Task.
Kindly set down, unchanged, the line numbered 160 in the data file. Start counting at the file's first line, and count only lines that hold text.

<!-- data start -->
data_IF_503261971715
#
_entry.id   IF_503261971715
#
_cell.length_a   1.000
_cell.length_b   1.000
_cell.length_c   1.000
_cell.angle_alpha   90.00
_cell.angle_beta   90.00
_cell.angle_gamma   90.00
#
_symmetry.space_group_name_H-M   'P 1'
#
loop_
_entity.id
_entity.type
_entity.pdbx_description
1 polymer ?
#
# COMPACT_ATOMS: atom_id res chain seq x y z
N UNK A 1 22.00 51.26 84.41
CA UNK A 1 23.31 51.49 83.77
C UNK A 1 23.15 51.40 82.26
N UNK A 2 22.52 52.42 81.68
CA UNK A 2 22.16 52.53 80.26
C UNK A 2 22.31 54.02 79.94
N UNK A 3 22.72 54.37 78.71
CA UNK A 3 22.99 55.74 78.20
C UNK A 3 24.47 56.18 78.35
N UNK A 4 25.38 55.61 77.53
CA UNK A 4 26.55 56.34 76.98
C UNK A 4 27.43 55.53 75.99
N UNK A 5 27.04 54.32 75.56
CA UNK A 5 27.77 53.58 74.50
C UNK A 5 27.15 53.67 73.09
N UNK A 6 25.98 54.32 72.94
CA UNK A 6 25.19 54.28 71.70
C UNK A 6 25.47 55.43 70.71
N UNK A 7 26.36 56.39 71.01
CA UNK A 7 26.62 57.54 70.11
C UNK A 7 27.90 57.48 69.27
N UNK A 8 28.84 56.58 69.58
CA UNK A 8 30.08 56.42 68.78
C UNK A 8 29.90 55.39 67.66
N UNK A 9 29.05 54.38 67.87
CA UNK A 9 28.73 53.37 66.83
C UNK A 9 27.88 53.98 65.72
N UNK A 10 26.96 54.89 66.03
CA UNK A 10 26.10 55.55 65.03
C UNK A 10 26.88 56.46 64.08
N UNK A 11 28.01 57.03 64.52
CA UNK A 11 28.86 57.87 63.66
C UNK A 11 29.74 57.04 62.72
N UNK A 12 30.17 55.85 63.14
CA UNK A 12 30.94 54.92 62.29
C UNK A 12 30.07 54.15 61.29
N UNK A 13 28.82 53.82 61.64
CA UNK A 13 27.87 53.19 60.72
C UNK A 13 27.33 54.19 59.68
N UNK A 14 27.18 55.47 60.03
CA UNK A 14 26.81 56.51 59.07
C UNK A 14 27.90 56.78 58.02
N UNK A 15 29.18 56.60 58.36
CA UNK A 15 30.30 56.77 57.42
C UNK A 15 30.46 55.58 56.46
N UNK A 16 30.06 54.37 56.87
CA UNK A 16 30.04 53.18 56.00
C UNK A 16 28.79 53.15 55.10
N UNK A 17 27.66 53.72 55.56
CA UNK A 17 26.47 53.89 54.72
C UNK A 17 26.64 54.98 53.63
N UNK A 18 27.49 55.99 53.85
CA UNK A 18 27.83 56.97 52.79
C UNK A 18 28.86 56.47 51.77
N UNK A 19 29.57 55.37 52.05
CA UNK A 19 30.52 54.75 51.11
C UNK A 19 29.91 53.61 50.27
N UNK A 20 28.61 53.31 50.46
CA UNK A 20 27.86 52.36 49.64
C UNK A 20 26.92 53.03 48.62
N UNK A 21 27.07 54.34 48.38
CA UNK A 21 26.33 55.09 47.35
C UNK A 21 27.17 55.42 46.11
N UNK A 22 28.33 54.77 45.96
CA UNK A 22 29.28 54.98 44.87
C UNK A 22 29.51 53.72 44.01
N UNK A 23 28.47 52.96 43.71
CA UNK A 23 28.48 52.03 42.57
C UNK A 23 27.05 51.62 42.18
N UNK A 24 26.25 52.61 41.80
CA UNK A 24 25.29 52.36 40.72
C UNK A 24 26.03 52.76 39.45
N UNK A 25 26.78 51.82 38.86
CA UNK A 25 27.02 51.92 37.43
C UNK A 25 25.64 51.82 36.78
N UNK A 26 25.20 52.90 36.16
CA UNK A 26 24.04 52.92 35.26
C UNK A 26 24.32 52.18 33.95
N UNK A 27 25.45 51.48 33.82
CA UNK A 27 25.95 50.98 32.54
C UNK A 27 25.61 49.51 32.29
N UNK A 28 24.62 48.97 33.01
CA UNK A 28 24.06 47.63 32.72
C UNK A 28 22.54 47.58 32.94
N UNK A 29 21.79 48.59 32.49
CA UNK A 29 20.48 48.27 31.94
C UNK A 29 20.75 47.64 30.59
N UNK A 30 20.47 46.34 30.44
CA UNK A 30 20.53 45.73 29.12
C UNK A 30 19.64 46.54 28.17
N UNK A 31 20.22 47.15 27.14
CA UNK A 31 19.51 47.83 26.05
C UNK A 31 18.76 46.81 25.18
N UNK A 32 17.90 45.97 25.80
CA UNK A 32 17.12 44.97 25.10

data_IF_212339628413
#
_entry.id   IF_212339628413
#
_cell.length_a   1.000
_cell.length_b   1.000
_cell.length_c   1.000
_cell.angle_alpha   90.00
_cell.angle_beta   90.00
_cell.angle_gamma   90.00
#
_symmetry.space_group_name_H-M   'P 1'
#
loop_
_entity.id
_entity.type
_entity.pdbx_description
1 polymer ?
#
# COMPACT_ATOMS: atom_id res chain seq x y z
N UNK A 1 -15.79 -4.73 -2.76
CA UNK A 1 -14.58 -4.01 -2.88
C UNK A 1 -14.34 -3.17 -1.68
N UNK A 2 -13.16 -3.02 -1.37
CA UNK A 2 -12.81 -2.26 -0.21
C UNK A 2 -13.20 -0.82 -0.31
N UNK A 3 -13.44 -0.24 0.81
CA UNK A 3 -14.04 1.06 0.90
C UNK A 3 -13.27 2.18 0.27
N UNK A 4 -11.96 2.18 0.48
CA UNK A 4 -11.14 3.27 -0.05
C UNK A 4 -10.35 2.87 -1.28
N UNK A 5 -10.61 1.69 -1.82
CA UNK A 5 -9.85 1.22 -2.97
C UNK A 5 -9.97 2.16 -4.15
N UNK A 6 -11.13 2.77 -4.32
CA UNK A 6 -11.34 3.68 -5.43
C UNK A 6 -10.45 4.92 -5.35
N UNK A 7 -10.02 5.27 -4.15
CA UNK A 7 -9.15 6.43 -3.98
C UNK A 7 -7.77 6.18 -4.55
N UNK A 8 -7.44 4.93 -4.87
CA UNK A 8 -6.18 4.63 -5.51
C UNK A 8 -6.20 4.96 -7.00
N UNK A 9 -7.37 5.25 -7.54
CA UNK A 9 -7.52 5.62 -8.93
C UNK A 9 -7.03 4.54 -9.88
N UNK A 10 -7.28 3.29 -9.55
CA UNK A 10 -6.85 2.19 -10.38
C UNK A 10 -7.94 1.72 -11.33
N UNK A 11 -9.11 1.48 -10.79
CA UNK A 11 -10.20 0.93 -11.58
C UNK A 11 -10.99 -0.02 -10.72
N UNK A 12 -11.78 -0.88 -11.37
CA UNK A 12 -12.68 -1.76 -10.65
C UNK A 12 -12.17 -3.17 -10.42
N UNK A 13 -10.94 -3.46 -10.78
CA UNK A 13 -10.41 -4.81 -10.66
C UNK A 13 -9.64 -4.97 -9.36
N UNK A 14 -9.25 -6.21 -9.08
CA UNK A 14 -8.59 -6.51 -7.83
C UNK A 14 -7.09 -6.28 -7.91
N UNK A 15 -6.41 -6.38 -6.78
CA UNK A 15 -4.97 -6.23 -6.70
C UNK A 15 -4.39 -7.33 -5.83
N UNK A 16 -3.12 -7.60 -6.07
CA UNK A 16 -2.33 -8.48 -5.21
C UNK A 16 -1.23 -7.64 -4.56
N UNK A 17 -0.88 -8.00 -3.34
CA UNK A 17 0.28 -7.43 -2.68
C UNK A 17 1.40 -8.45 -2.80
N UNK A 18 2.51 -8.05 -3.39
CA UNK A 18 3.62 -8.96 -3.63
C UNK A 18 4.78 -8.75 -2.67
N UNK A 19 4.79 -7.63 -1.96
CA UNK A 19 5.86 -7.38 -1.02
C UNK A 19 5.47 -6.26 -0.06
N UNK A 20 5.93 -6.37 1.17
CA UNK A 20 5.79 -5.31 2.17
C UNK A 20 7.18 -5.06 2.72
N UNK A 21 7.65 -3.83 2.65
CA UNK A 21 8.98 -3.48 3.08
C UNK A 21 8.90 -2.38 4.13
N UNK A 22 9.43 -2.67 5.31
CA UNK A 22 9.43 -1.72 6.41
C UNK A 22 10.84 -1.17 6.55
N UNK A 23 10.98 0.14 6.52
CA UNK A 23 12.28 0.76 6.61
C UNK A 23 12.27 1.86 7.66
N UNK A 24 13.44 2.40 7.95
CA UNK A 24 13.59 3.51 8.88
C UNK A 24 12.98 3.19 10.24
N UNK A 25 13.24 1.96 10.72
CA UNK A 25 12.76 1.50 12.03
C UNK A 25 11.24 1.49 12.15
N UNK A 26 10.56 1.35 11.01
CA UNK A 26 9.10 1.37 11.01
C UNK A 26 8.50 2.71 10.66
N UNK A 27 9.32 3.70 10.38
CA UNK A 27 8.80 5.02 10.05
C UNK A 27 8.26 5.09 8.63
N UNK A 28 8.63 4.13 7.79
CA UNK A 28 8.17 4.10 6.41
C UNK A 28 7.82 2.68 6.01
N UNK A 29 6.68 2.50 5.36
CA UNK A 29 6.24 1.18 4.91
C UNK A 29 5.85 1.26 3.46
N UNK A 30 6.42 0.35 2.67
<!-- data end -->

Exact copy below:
N UNK A 9 -7.37 5.25 -7.54